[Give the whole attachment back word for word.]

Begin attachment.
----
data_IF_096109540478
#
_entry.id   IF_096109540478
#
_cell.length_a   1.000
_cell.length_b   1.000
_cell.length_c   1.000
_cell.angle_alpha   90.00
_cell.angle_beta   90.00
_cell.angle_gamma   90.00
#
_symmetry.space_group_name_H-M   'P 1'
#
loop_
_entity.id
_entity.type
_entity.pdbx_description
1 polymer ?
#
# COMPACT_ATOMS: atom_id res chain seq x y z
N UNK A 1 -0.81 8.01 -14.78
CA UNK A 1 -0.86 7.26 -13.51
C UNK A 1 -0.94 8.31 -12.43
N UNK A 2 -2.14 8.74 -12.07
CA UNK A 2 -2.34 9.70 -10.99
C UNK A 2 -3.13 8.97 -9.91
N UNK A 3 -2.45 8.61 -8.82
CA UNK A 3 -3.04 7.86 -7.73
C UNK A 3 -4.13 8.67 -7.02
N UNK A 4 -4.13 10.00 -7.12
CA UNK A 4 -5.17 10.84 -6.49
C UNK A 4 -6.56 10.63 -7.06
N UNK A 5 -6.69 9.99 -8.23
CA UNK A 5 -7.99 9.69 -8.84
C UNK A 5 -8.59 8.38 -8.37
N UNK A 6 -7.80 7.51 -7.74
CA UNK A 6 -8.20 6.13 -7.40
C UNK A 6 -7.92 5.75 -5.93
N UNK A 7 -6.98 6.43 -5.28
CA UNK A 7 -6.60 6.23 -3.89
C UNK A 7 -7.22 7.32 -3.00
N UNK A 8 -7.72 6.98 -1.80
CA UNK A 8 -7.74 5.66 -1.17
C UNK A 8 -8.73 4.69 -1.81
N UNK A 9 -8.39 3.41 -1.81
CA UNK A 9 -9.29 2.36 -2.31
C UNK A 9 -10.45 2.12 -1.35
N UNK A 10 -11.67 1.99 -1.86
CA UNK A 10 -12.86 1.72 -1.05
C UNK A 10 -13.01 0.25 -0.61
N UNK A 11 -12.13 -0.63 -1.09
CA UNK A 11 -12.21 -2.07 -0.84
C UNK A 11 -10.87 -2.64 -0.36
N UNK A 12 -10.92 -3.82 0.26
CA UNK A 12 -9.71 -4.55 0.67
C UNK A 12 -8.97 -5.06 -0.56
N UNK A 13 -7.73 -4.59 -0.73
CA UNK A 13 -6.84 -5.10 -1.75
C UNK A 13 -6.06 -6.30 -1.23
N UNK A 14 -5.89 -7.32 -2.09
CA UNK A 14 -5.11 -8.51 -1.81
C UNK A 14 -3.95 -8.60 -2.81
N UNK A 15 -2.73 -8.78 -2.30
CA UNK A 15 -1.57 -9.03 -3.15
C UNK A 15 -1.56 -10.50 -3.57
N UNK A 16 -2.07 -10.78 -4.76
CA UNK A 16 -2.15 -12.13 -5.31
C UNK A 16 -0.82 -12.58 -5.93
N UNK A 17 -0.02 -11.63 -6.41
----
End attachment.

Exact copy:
data_IF_096109540478
#
_entry.id   IF_096109540478
#
_cell.length_a   1.000
_cell.length_b   1.000
_cell.length_c   1.000
_cell.angle_alpha   90.00
_cell.angle_beta   90.00
_cell.angle_gamma   90.00
#
_symmetry.space_group_name_H-M   'P 1'
#
loop_
_entity.id
_entity.type
_entity.pdbx_description
1 polymer ?
#
# COMPACT_ATOMS: atom_id res chain seq x y z
N UNK A 1 -0.81 8.01 -14.78
CA UNK A 1 -0.86 7.26 -13.51
C UNK A 1 -0.94 8.31 -12.43
N UNK A 2 -2.14 8.74 -12.07
CA UNK A 2 -2.34 9.70 -10.99
C UNK A 2 -3.13 8.97 -9.91
N UNK A 3 -2.45 8.61 -8.82
CA UNK A 3 -3.04 7.86 -7.73
C UNK A 3 -4.13 8.67 -7.02
N UNK A 4 -4.13 10.00 -7.12
CA UNK A 4 -5.17 10.84 -6.49
C UNK A 4 -6.56 10.63 -7.06
N UNK A 5 -6.69 9.99 -8.23
CA UNK A 5 -7.99 9.69 -8.84
C UNK A 5 -8.59 8.38 -8.37
N UNK A 6 -7.80 7.51 -7.74
CA UNK A 6 -8.20 6.13 -7.40
C UNK A 6 -7.92 5.75 -5.93
N UNK A 7 -6.98 6.43 -5.28
CA UNK A 7 -6.60 6.23 -3.89
C UNK A 7 -7.22 7.32 -3.00
N UNK A 8 -7.72 6.98 -1.80
CA UNK A 8 -7.74 5.66 -1.17
C UNK A 8 -8.73 4.69 -1.81
N UNK A 9 -8.39 3.41 -1.81
CA UNK A 9 -9.29 2.36 -2.31
C UNK A 9 -10.45 2.12 -1.35
N UNK A 10 -11.67 1.99 -1.86
CA UNK A 10 -12.86 1.72 -1.05
C UNK A 10 -13.01 0.25 -0.61
N UNK A 11 -12.13 -0.63 -1.09
CA UNK A 11 -12.21 -2.07 -0.84
C UNK A 11 -10.87 -2.64 -0.36
N UNK A 12 -10.92 -3.82 0.26
CA UNK A 12 -9.71 -4.55 0.67
C UNK A 12 -8.97 -5.06 -0.56
N UNK A 13 -7.73 -4.59 -0.73
CA UNK A 13 -6.84 -5.10 -1.75
C UNK A 13 -6.06 -6.30 -1.23
N UNK A 14 -5.89 -7.32 -2.09
CA UNK A 14 -5.11 -8.51 -1.81
C UNK A 14 -3.95 -8.60 -2.81
N UNK A 15 -2.73 -8.78 -2.30
CA UNK A 15 -1.57 -9.03 -3.15
C UNK A 15 -1.56 -10.50 -3.57
N UNK A 16 -2.07 -10.78 -4.76
CA UNK A 16 -2.15 -12.13 -5.31
C UNK A 16 -0.82 -12.58 -5.93
N UNK A 17 -0.02 -11.63 -6.41